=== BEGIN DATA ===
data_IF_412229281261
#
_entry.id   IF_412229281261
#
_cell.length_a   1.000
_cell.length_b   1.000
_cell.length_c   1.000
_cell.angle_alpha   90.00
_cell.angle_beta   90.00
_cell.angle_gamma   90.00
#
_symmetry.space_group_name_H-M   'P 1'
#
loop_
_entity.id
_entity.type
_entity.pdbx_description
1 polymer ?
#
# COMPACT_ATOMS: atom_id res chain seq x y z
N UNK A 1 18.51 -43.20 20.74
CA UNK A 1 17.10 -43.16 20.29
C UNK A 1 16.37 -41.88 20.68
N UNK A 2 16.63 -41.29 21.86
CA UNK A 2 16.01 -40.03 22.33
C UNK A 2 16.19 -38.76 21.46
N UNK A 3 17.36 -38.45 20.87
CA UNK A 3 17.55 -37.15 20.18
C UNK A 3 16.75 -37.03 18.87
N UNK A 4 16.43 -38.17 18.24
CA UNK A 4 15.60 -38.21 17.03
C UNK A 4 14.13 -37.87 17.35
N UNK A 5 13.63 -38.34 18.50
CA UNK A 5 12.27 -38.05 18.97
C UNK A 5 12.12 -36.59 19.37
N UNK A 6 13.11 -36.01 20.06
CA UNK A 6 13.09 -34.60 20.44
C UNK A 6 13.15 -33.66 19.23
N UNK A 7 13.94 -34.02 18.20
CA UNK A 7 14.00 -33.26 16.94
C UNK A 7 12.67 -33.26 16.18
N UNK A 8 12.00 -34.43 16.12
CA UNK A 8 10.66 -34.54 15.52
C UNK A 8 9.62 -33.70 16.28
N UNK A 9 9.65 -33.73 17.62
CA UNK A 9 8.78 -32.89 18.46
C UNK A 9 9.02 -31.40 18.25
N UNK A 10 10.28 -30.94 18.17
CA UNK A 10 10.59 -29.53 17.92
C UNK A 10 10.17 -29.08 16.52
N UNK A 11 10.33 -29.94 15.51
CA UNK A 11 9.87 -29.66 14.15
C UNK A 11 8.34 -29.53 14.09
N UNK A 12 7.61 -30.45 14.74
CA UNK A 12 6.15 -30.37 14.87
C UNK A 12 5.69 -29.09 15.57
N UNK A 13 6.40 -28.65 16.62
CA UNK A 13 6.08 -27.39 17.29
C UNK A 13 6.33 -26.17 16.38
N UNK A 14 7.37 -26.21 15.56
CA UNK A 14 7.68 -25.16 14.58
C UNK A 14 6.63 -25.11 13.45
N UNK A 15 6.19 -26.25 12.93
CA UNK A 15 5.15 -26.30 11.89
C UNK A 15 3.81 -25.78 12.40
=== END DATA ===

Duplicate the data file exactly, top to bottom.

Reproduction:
data_IF_412229281261
#
_entry.id   IF_412229281261
#
_cell.length_a   1.000
_cell.length_b   1.000
_cell.length_c   1.000
_cell.angle_alpha   90.00
_cell.angle_beta   90.00
_cell.angle_gamma   90.00
#
_symmetry.space_group_name_H-M   'P 1'
#
loop_
_entity.id
_entity.type
_entity.pdbx_description
1 polymer ?
#
# COMPACT_ATOMS: atom_id res chain seq x y z
N UNK A 1 18.51 -43.20 20.74
CA UNK A 1 17.10 -43.16 20.29
C UNK A 1 16.37 -41.88 20.68
N UNK A 2 16.63 -41.29 21.86
CA UNK A 2 16.01 -40.03 22.33
C UNK A 2 16.19 -38.76 21.46
N UNK A 3 17.36 -38.45 20.87
CA UNK A 3 17.55 -37.15 20.18
C UNK A 3 16.75 -37.03 18.87
N UNK A 4 16.43 -38.17 18.24
CA UNK A 4 15.60 -38.21 17.03
C UNK A 4 14.13 -37.87 17.35
N UNK A 5 13.63 -38.34 18.50
CA UNK A 5 12.27 -38.05 18.97
C UNK A 5 12.12 -36.59 19.37
N UNK A 6 13.11 -36.01 20.06
CA UNK A 6 13.09 -34.60 20.44
C UNK A 6 13.15 -33.66 19.23
N UNK A 7 13.94 -34.02 18.20
CA UNK A 7 14.00 -33.26 16.94
C UNK A 7 12.67 -33.26 16.18
N UNK A 8 12.00 -34.43 16.12
CA UNK A 8 10.66 -34.54 15.52
C UNK A 8 9.62 -33.70 16.28
N UNK A 9 9.65 -33.73 17.62
CA UNK A 9 8.78 -32.89 18.46
C UNK A 9 9.02 -31.40 18.25
N UNK A 10 10.28 -30.94 18.17
CA UNK A 10 10.59 -29.53 17.92
C UNK A 10 10.17 -29.08 16.52
N UNK A 11 10.33 -29.94 15.51
CA UNK A 11 9.87 -29.66 14.15
C UNK A 11 8.34 -29.53 14.09
N UNK A 12 7.61 -30.45 14.74
CA UNK A 12 6.15 -30.37 14.87
C UNK A 12 5.69 -29.09 15.57
N UNK A 13 6.40 -28.65 16.62
CA UNK A 13 6.08 -27.39 17.29
C UNK A 13 6.33 -26.17 16.38
N UNK A 14 7.37 -26.21 15.56
CA UNK A 14 7.68 -25.16 14.58
C UNK A 14 6.63 -25.11 13.45
N UNK A 15 6.19 -26.25 12.93
CA UNK A 15 5.15 -26.30 11.89
C UNK A 15 3.81 -25.78 12.40